An American comic book and graphic novel artist and writer.
Stan Lee (born Stanley Martin Lieber; December 28, 1922) is an American comic book writer, editor, actor, producer, publisher, television personality, and the former president and chairman of Marvel Comics.
In collaboration with several artists, most notably Jack Kirby and Steve Ditko, he co-created Spider-Man, the Fantastic Four, the X-Men, the Avengers, Iron Man, the Hulk, Thor, Daredevil, Doctor Strange, and many other fictional characters, introducing complex, naturalistic characters and a thoroughly shared universe into superhero comic books. In addition, he headed the first major successful challenge to the industry's censorship organization, the Comics Code Authority, and forced it to reform its policies. Lee subsequently led the expansion of Marvel Comics from a small division of a publishing house to a large multimedia corporation.
In the late 1950s, DC Comics editor Julius Schwartz revived the superhero archetype and experienced a significant success with its updated version of the Flash, and later with super-team the Justice League of America. In response, publisher Martin Goodman assigned Lee to create a new superhero team. Lee's wife urged him to experiment with stories he preferred, since he was planning on changing careers and had nothing to lose.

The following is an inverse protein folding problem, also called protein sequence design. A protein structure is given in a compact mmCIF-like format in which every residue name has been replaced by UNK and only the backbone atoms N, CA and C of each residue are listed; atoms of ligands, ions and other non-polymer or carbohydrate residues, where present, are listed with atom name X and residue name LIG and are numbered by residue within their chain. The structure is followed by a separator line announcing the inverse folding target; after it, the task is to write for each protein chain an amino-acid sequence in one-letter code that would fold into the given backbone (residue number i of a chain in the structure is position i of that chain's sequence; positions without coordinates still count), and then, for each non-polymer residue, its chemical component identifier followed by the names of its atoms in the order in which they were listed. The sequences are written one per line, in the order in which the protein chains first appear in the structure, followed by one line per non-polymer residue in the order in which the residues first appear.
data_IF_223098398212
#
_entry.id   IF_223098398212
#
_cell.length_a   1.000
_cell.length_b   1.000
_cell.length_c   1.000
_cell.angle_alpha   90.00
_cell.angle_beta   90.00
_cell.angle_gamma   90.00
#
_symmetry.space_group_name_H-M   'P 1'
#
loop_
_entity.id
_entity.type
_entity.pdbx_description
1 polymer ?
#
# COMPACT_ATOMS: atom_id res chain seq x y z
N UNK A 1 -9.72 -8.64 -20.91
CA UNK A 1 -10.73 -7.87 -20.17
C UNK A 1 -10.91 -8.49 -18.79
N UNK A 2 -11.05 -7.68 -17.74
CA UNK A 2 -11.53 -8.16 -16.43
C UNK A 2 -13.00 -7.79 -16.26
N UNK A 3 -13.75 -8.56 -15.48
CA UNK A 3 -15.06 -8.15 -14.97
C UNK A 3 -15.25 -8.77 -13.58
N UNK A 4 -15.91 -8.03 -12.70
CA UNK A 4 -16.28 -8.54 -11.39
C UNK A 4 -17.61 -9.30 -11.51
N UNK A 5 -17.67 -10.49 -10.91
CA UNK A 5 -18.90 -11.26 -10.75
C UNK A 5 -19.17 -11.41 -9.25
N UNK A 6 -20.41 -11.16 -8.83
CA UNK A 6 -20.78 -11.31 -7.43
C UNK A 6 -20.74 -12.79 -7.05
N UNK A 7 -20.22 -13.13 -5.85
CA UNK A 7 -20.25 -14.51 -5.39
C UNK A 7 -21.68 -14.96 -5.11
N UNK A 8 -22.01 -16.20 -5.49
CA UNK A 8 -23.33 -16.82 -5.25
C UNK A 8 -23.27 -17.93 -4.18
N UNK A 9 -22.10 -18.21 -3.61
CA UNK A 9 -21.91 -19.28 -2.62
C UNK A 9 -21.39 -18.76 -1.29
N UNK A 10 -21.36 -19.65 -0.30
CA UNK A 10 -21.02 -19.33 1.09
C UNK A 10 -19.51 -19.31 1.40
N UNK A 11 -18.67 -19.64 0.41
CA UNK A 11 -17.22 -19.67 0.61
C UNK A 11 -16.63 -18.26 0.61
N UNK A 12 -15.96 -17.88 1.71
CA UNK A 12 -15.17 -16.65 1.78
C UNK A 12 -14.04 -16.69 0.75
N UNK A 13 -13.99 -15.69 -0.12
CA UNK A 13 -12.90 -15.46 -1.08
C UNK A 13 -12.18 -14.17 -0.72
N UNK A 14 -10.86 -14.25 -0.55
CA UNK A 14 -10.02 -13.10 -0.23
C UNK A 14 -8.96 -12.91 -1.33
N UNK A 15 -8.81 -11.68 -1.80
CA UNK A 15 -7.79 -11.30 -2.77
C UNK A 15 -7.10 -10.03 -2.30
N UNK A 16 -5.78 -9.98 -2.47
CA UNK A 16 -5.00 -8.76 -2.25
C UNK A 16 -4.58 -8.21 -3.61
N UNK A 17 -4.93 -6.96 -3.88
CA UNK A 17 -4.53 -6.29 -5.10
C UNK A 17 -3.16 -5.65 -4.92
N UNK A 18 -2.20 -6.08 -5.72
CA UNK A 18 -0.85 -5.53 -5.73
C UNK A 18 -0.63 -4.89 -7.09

Lee acted on that advice, giving his superheroes a flawed humanity, a change from the ideal archetypes that were typically written for pre-teens. His heroes could have bad tempers, melancholy fits, vanity, greed, etc. They bickered amongst themselves, worried about paying their bills and impressing girlfriends, and even were sometimes physically ill. Before him, most superheroes were idealistically perfect people with no serious, lasting problems.
The first superhero group Lee and artist Jack Kirby created was the Fantastic Four. The team's immediate popularity led Lee and Marvel's illustrators to produce a cavalcade of new titles. With Kirby primarily, Lee created the Hulk, Iron Man, Thor and the X-Men; with Bill Everett, Daredevil; and with Steve Ditko, Doctor Strange and Marvel's most successful character, Spider-Man.
Comics historian Peter Sanderson wrote that in the 1960s: